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About KongaMan

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  1. To answer your question, you want the fullsize part. If your shaft is good, you can also buy just the boots and bushings. But the first question one might ask is why do you think you need these? The "bushing" is essentially a big nut that spins onto the shaft and into the arm. IIRC, the only other part is a boot to keep the grease contained. Absent any slop or a torn boot, you might not need to replace anything. Whether you reuse your originals or buy new, you might consider deviating from the assembly instructions from the manual. Those instructions say to center the shaft in the arm. If you're going to be running radials and want all the positive caster you can get, you might consider giving the shaft an extra turn or two to push the arm rearward.
  2. 1942 Buick Roadmaster 76S

    Fix the brakes, new tires, nothing bangs in the engine or grinds in the gears? You're good to go.
  3. That thing's starting to look like a real car. Can't wait until you get the Recaros in.
  4. 1956 Buick Special hesitation issue

    1. I don't get how the tires bark if the brakes are on when shifting into R. If the brakes aren't on, I don't get why they aren't. 2. Rather than guess about the idle speed, measure it. That kind of abrupt engagement sounds like a high idle.
  5. Grass Valley to Redondo Beach is a haul. Hell, Grass Valley to anywhere is a haul.
  6. 1953 Special 2 DR HT with 3 speed Manual

    What is that device on the steering column?
  7. You're absolutely right, of course. I probably should have said something like "requiring a prohibitively expensive repair". I'd guess that Hemi might be a much more valuable engine than a '63 401, and thus it might make more sense to do that kind of work on it. For example, there was a listing on here a few days ago about a '63 Electra in OK(?) for $300 or so. Which means that for maybe $1500 you could have an engine and transmission anywhere in the country. I don't know that fixing a fist-size hole in the side of a block would cost any less than that, and you'd likely be ahead of the game by starting with a (hopefully) solid block.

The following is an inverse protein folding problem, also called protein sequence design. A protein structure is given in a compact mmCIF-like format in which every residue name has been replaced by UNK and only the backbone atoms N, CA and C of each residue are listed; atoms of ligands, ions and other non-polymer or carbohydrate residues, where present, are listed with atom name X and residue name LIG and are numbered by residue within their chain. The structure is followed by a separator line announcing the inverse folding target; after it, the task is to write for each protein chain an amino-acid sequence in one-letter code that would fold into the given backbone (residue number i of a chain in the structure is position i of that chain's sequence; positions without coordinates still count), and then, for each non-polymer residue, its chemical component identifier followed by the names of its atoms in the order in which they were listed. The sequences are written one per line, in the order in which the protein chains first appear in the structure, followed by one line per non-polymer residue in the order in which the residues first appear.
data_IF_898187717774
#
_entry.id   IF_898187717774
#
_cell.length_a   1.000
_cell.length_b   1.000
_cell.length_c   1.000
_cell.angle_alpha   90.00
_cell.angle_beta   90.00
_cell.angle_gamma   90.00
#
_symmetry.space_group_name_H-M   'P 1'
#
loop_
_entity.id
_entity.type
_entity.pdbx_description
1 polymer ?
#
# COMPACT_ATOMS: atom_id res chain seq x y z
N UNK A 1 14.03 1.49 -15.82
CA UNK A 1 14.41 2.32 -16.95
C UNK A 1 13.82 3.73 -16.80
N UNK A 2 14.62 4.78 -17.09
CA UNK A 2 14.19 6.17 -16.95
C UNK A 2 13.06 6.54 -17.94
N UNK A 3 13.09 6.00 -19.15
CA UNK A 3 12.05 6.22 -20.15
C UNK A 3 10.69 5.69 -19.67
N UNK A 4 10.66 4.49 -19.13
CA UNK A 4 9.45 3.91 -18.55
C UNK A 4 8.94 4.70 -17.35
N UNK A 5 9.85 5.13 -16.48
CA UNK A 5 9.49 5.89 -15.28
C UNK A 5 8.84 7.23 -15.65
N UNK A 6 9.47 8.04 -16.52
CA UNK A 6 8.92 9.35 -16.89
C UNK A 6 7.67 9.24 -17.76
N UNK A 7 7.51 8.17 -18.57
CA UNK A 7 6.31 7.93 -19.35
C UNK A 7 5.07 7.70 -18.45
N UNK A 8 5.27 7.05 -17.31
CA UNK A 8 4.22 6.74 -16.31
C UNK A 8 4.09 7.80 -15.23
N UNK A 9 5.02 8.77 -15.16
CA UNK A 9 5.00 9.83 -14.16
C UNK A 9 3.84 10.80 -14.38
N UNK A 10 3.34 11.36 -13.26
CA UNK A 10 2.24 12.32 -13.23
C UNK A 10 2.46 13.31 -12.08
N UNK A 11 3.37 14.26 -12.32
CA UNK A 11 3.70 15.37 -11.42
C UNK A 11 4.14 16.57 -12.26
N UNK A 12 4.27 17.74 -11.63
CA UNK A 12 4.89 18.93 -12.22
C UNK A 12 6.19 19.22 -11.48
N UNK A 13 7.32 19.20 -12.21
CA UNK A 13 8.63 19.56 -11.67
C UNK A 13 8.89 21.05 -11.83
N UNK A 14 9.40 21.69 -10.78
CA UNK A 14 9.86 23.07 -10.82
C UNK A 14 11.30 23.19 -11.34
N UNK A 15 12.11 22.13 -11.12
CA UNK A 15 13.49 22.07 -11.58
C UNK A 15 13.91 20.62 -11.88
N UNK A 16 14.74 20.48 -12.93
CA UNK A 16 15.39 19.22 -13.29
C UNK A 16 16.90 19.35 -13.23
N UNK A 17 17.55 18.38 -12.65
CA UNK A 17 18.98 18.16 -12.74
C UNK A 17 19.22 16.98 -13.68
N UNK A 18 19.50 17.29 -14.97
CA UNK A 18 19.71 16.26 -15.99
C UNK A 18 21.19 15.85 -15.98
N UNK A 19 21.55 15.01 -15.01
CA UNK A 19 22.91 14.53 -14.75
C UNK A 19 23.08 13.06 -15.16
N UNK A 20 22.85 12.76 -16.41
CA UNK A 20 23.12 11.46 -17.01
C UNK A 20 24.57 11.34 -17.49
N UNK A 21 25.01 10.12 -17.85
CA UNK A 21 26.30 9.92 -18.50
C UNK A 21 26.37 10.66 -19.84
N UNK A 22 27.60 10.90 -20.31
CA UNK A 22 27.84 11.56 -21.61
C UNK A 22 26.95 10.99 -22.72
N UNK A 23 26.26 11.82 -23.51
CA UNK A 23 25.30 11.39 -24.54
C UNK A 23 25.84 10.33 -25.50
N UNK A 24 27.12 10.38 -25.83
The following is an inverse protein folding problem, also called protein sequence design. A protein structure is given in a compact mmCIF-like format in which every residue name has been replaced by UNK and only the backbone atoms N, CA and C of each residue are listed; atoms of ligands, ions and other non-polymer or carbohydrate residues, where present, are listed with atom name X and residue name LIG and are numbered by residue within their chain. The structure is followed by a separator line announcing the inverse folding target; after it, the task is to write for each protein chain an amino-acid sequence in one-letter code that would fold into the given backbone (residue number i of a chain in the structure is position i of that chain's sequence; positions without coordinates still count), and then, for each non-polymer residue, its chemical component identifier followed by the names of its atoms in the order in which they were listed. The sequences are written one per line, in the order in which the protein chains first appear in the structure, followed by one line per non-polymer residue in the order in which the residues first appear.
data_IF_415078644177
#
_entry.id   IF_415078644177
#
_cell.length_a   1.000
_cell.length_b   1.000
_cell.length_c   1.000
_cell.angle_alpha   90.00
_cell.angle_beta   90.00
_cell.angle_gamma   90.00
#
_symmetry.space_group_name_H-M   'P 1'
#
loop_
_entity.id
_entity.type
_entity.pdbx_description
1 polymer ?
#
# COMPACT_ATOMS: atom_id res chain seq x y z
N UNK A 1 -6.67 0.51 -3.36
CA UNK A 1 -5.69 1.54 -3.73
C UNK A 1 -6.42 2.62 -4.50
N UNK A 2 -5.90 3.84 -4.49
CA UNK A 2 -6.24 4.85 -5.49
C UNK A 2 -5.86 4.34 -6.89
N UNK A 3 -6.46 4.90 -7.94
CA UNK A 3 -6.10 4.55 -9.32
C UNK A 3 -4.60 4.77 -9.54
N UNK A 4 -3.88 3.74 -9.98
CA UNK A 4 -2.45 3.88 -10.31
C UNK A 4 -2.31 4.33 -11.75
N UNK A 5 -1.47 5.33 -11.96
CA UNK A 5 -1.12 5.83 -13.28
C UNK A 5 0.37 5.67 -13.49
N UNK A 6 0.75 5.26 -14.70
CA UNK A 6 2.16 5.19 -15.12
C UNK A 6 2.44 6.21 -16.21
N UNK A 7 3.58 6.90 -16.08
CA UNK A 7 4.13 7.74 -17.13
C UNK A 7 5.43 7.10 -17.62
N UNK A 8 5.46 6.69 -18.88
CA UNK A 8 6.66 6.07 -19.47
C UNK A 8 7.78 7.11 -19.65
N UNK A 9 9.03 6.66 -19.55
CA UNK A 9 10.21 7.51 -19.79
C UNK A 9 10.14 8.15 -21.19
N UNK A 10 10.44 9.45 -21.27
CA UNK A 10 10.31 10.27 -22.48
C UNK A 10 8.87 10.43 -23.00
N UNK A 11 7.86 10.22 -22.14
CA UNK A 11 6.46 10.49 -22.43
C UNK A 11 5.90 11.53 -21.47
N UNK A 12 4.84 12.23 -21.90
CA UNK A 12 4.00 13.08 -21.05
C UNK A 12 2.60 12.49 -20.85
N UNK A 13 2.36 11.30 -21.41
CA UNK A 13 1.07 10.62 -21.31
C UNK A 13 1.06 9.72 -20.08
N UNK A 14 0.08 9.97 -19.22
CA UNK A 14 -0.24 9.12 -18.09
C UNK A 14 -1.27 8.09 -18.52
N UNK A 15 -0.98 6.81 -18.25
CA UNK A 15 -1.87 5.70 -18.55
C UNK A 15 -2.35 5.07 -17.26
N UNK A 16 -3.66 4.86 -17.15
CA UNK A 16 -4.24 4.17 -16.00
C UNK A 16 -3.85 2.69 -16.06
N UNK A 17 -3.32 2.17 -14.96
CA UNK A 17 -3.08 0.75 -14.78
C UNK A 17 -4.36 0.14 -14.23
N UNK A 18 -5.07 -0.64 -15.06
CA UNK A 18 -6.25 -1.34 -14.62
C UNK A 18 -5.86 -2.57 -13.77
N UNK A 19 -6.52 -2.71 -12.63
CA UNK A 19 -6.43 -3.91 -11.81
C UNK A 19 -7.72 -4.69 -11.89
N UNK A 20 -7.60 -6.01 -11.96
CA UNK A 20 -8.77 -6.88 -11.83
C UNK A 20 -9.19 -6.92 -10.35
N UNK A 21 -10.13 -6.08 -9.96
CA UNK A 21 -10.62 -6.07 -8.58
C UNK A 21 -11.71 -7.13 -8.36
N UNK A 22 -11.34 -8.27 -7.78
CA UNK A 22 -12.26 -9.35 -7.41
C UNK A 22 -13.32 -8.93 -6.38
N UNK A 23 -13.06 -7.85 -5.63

8. IMHO, a very good question. Barring something irreversibly destructive (like shrapnel through the block), a nailhead can be rebuilt. I'm a little curious about the car, though. Did the PO lower it? (That seems somewhat unusual taste for what would have to be a guy in his 70s.) Was it driven around at all after the sale? And the oil was never checked? I'm just a little confused about the timeline: a guy who has owned the car for over 50 years overfills the crankcase, sells the car, it gets lowered, and it blows up. Is that the right order?
  9. That's a couple of different things: "triple plating" is copper, nickel, and chrome. Copper is the base, both because it adheres to the material and because it can be used to build up the material and fill in defects. Nickel comes next, then the chrome. Not all chrome plating uses all three steps. The chrome is the outer, hard layer. It is responsible for both the final appearance and the hard protection. In the old days, they used hexavalent chromium. Due to concerns about health (hexavalent chromium is carcinogenic) and hazardous waste, the industry largely switched to using trivalent chromium. It's a much safer process, but the end result is different.
  10. Looks like you need some new springs too.
  11. I'd guess that "modern" chrome refers to trivalent chrome as opposed to the hexavalent chrome that was used years ago (and has largely disappeared due to OHSA regulation). Hexavalent chrome is harder than trivalent (likely the reason for the warning). It also has a slightly blue cast. If you're getting parts replated and you're anal about keeping vintage appearance, ask your plater which process they use. Since they're 50 years old, these wheels almost certainly have hexavalent chrome.
  12. I guess that depends on how you define "talent". Would you want one of those one-week wonders?
  13. That steering wheel may be the coolest part of the car.